Potatoes, peas, cigarettes, toothpaste and liquid detergent are now off the “ libreta,” and sell at five to 10 times their old prices, while rations of coffee and salt have been cut by half. Items still on the card are estimated to cost a mere 30 pesos per month — $1.20.

“It’s one thing to allow more of a market economy, and another to end the [subsidies for] essential staples,” Valdes said. Like the others quoted in this story, he spoke by phone from the island.

Cuban officials have spoken repeatedly about plans to eventually do away with the entire ration system — which is still costly to the government — and replace it with a subsidy for the neediest, perhaps in the form of food stamps.

Lima said even her above-average pension of 350 pesos — minus the 60 she pays for her “better” fridge — and special chicken rations because of her diabetes last her only the first 20 days of the month. And that is with her buying meat only once or twice per month.

“I am pulling along, but if the pension was the only thing I had, I would be dead already,” said the physician, who retired five years ago from the Joaquin Albarran Hospital in Havana.

Sanchez said he used to raise chickens, rabbits and pigs in his backyard for sale, but they were all stolen and he has not replaced them because of the rising crime — which he also blamed on Castro’s push toward a more capitalist economy.

Both Lima and Sanchez said they survive only with the help of their sons and daughters in Cuba. Other pensioners receive cash remittances from relatives abroad, especially from the United States, that help them make ends meet.

Cuba’s revolution started out with one of the most generous retirement systems in the hemisphere, covering 90 percent of the labor force and allowing men to retire at age 60 and women at 55. But the country went into a tailspin after the collapse of Soviet subsidies in the early 1990s, and a safety net that once guaranteed solid health, education and welfare services began to erode significantly.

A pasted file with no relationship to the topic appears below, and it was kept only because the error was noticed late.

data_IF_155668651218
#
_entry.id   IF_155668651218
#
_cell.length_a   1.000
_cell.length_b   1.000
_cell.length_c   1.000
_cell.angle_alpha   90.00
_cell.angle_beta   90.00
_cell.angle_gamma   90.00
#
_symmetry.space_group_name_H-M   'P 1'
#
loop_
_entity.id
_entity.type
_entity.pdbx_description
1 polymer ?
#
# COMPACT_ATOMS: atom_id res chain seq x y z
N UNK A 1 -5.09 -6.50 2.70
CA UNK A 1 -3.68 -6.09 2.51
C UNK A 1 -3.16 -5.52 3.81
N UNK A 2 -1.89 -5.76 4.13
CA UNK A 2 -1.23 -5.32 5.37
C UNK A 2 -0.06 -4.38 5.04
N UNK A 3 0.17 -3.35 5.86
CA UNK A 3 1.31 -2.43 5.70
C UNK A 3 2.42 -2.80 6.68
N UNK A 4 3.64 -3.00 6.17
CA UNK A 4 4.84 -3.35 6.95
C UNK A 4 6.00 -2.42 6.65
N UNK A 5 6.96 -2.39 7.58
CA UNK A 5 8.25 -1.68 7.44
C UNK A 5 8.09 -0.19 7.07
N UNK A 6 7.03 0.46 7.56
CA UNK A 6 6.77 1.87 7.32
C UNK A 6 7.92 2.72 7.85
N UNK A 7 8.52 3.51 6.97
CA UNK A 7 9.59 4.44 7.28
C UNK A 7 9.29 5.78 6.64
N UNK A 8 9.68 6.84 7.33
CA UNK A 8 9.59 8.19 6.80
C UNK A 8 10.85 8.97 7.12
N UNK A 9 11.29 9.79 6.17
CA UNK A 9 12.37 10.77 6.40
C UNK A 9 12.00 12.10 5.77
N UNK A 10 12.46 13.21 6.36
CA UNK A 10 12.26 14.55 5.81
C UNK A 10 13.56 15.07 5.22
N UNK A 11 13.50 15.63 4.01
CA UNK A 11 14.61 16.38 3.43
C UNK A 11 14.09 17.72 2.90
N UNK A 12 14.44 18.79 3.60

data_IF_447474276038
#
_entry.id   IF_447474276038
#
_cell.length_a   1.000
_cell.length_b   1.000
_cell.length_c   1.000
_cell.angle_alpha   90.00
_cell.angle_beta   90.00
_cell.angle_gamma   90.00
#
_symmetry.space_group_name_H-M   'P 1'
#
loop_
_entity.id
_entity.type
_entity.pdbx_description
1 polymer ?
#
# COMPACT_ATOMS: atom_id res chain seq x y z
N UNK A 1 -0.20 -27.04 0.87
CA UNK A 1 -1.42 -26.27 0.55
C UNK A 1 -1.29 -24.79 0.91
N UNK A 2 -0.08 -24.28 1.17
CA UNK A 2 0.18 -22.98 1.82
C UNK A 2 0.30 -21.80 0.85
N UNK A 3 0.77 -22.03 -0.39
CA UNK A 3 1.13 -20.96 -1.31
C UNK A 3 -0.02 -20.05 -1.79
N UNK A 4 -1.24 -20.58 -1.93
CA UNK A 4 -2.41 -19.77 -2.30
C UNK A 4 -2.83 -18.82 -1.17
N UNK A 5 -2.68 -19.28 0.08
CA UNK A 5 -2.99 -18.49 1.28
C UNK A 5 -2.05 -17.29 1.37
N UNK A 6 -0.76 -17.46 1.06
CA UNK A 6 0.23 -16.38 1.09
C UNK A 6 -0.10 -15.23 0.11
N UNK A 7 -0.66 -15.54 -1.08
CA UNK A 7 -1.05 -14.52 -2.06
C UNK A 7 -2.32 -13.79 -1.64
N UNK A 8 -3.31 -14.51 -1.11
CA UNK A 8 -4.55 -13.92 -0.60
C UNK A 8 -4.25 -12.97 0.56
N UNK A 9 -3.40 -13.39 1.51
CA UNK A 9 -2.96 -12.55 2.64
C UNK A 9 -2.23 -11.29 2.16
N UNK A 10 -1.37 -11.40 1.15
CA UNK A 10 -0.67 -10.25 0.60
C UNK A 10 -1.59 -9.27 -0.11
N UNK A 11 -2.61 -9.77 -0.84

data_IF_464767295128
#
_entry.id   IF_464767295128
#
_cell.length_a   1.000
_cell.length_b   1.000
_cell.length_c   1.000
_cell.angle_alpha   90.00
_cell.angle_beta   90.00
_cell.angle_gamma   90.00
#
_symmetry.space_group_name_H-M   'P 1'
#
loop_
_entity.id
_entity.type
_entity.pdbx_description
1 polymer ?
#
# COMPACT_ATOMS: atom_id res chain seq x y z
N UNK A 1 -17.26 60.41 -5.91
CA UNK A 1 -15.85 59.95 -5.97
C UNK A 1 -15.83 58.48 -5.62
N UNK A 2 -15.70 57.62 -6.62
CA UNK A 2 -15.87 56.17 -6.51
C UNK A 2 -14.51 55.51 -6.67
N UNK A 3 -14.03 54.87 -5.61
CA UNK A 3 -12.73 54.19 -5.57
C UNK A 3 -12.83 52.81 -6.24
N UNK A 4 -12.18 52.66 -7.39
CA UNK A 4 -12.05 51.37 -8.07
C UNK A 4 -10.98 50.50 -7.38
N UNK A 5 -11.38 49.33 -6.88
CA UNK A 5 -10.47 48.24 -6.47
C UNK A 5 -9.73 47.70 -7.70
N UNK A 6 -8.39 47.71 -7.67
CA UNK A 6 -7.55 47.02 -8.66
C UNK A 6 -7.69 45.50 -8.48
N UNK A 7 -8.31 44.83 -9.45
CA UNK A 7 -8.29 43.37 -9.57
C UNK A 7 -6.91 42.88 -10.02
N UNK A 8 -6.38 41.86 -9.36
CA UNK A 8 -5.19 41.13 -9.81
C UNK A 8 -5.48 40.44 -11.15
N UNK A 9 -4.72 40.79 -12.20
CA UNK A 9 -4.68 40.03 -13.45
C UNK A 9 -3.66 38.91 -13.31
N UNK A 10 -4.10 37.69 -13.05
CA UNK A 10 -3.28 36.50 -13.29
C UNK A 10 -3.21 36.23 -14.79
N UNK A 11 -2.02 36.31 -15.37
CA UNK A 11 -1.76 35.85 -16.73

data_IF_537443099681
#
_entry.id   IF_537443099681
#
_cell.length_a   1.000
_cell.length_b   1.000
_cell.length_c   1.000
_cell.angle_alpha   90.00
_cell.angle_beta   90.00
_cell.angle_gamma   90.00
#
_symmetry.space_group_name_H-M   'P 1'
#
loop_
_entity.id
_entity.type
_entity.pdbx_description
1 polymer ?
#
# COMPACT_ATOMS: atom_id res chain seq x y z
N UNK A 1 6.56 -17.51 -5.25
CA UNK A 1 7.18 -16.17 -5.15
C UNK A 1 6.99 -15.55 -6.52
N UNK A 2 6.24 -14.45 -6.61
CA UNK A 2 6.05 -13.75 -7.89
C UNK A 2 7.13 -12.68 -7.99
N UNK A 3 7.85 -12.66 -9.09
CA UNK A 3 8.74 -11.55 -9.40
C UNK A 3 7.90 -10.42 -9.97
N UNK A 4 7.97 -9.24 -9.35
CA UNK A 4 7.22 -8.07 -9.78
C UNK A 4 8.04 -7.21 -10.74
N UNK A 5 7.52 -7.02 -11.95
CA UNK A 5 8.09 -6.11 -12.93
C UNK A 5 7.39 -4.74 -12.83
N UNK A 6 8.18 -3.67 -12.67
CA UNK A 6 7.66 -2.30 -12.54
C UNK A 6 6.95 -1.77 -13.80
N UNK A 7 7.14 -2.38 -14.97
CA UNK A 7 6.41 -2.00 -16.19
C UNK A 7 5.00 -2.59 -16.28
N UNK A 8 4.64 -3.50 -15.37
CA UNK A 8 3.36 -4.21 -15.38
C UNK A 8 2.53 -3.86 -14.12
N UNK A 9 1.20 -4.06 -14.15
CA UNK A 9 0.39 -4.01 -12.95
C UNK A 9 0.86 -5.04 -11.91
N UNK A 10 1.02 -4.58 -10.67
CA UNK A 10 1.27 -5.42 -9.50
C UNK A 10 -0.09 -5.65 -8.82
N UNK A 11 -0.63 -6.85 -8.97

In 2008, the retirement ages were increased to 65 and 60, and the average pension rose to 235 pesos but had only half the purchasing power of the same amount in 1989, Carmelo Mesa Lago, a University of Pittsburgh expert on the Cuban economy, wrote in a 2010 report on the pension system. Cuba spent 4.4 billion pesos on pensions that year, almost twice the amount contributed by workers.

Government homes for the elderly are known for the typical warmth of their staffs, but they are too few, have long waiting lists for admittance, their buildings are often in ruinous conditions, and food and other resources are often stolen by corrupt officials higher up the chain, Cubans say.

Responsibility for caring for the elderly has been increasingly passing to their families — a full-day caretaker can charge 300 to 500 or more pesos — as well as the Catholic and other churches.

Several parishes have reported growing numbers of pensioners requiring assistance with meals, their laundry, cleaning their homes and accessing volunteer physicians, dentists and eye doctors.

What’s more, the problems for the elderly — and for the country — are likely to get worse.

Cuba’s population is the oldest in Latin America after Uruguay’s, and it is getting even older as many of its young migrate abroad, birth rates remain low and the elderly live on average until age 79 — about the same as in the United States.

Those 60 and older now make up 17 percent of the population, and are projected to hit 26 percent by 2025, according to official figures.

“Cuba needs youths doped up with caffeine, but the main actors in this city/country are the old people,” Havana blogger Daisy Valera wrote in a recent post on the website Havana Times.